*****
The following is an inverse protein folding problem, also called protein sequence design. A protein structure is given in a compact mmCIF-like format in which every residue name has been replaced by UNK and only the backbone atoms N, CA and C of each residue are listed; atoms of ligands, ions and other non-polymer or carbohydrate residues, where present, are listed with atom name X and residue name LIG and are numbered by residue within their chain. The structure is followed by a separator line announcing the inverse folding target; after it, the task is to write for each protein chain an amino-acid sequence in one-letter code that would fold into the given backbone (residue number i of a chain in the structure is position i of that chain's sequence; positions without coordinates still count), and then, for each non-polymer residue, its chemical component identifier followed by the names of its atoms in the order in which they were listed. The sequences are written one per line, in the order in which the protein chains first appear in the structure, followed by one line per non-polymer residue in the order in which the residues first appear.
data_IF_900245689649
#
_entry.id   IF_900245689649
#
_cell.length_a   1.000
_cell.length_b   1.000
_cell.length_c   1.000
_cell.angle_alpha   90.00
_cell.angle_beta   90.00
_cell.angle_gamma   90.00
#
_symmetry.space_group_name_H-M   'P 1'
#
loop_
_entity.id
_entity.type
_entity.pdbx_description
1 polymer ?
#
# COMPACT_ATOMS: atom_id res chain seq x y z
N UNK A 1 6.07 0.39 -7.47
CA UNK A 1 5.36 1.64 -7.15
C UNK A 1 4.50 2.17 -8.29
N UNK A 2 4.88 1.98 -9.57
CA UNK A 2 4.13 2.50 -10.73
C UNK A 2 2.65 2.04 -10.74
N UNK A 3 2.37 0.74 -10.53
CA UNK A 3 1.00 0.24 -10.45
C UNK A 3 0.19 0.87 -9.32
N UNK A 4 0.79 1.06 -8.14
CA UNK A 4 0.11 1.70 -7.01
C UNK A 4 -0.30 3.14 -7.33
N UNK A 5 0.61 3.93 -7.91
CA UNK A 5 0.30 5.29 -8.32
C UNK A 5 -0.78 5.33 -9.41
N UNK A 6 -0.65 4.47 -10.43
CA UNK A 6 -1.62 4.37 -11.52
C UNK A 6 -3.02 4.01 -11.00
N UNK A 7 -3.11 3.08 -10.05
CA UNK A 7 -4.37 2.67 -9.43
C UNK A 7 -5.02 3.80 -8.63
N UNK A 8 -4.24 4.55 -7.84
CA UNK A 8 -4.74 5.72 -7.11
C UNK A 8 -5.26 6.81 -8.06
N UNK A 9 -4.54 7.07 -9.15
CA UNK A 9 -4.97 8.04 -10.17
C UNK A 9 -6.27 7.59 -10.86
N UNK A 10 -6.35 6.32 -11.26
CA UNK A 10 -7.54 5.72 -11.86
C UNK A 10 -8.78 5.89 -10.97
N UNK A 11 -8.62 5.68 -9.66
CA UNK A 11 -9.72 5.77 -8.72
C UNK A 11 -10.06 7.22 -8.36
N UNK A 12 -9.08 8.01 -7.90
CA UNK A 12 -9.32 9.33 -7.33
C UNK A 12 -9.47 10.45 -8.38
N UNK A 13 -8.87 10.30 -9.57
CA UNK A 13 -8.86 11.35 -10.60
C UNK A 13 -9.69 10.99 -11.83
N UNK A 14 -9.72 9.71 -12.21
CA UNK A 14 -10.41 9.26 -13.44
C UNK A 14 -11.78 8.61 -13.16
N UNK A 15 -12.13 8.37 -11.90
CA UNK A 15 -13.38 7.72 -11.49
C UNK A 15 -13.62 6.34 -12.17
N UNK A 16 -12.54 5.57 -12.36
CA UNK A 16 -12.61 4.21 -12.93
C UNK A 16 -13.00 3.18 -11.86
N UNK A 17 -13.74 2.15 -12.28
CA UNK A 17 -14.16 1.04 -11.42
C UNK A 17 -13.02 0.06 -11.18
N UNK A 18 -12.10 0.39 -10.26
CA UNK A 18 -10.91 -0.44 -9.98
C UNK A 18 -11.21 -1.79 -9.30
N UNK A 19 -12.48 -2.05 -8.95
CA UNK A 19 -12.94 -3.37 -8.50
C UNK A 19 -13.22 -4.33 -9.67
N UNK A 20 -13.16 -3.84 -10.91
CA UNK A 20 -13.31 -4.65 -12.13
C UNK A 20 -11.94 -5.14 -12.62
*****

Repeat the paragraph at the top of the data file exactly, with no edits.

The following is an inverse protein folding problem, also called protein sequence design. A protein structure is given in a compact mmCIF-like format in which every residue name has been replaced by UNK and only the backbone atoms N, CA and C of each residue are listed; atoms of ligands, ions and other non-polymer or carbohydrate residues, where present, are listed with atom name X and residue name LIG and are numbered by residue within their chain. The structure is followed by a separator line announcing the inverse folding target; after it, the task is to write for each protein chain an amino-acid sequence in one-letter code that would fold into the given backbone (residue number i of a chain in the structure is position i of that chain's sequence; positions without coordinates still count), and then, for each non-polymer residue, its chemical component identifier followed by the names of its atoms in the order in which they were listed. The sequences are written one per line, in the order in which the protein chains first appear in the structure, followed by one line per non-polymer residue in the order in which the residues first appear.